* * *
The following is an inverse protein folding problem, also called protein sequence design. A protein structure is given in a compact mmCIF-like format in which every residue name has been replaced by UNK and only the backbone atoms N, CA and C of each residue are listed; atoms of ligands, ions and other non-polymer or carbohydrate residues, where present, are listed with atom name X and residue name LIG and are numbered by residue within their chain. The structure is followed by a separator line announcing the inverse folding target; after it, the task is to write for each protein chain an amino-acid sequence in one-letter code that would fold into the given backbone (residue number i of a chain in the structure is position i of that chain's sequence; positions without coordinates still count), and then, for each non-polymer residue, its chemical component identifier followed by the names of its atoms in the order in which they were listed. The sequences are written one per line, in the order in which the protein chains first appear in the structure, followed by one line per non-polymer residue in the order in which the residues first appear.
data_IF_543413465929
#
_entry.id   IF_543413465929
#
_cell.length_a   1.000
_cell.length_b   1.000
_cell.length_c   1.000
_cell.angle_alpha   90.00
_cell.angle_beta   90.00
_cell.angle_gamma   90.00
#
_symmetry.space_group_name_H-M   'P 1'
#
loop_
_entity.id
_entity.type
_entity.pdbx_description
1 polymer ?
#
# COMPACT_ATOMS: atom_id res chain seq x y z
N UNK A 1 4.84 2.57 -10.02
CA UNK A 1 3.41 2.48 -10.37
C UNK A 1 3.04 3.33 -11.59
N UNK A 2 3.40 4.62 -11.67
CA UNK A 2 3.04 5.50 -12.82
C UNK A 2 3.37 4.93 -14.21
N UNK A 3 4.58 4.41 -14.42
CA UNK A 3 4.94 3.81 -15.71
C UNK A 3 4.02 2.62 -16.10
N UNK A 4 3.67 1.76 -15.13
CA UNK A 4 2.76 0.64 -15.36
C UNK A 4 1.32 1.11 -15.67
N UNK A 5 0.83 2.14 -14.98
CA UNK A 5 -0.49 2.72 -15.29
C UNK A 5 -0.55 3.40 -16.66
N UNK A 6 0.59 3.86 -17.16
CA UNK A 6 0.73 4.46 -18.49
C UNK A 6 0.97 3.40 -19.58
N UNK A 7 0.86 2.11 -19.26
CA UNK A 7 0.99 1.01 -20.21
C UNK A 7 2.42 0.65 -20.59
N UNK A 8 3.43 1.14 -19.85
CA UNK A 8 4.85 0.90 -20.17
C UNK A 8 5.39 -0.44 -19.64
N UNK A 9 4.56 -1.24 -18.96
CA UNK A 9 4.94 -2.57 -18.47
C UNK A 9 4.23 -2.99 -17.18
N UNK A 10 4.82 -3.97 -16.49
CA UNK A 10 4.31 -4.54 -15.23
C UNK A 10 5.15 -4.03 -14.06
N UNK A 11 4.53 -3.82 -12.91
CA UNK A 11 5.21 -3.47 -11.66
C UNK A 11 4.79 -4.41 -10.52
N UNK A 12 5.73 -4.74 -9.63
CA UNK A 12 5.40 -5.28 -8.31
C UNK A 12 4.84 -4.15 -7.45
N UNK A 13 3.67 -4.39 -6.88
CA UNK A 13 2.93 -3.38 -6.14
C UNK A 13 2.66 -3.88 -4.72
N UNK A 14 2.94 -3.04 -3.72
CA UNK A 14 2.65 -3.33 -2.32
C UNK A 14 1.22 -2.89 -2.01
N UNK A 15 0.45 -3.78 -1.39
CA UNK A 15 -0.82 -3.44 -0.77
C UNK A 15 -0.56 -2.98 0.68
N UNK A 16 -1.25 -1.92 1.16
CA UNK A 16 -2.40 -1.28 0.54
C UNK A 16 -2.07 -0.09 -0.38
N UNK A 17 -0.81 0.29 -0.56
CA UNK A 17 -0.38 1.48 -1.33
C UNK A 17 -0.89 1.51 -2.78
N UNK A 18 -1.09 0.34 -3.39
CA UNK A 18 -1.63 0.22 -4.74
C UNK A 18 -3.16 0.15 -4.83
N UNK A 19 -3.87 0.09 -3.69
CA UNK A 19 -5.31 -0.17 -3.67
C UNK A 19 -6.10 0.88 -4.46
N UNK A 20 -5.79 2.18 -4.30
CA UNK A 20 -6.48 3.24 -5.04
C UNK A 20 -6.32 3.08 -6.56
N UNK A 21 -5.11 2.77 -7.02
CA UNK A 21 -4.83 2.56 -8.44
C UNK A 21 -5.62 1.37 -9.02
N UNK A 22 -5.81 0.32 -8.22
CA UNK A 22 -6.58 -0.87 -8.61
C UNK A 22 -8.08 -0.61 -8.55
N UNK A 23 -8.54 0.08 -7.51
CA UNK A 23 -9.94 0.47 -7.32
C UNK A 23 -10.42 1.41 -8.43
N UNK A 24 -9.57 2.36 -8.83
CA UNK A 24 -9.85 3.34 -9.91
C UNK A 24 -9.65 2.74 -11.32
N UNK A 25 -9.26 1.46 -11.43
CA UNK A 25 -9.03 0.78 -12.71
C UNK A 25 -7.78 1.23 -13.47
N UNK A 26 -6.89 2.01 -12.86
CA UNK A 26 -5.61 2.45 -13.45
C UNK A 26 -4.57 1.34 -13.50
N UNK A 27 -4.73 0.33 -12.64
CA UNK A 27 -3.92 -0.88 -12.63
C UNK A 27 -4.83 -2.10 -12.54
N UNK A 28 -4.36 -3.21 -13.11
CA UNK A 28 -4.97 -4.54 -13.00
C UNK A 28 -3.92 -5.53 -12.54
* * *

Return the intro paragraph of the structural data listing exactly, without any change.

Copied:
The following is an inverse protein folding problem, also called protein sequence design. A protein structure is given in a compact mmCIF-like format in which every residue name has been replaced by UNK and only the backbone atoms N, CA and C of each residue are listed; atoms of ligands, ions and other non-polymer or carbohydrate residues, where present, are listed with atom name X and residue name LIG and are numbered by residue within their chain. The structure is followed by a separator line announcing the inverse folding target; after it, the task is to write for each protein chain an amino-acid sequence in one-letter code that would fold into the given backbone (residue number i of a chain in the structure is position i of that chain's sequence; positions without coordinates still count), and then, for each non-polymer residue, its chemical component identifier followed by the names of its atoms in the order in which they were listed. The sequences are written one per line, in the order in which the protein chains first appear in the structure, followed by one line per non-polymer residue in the order in which the residues first appear.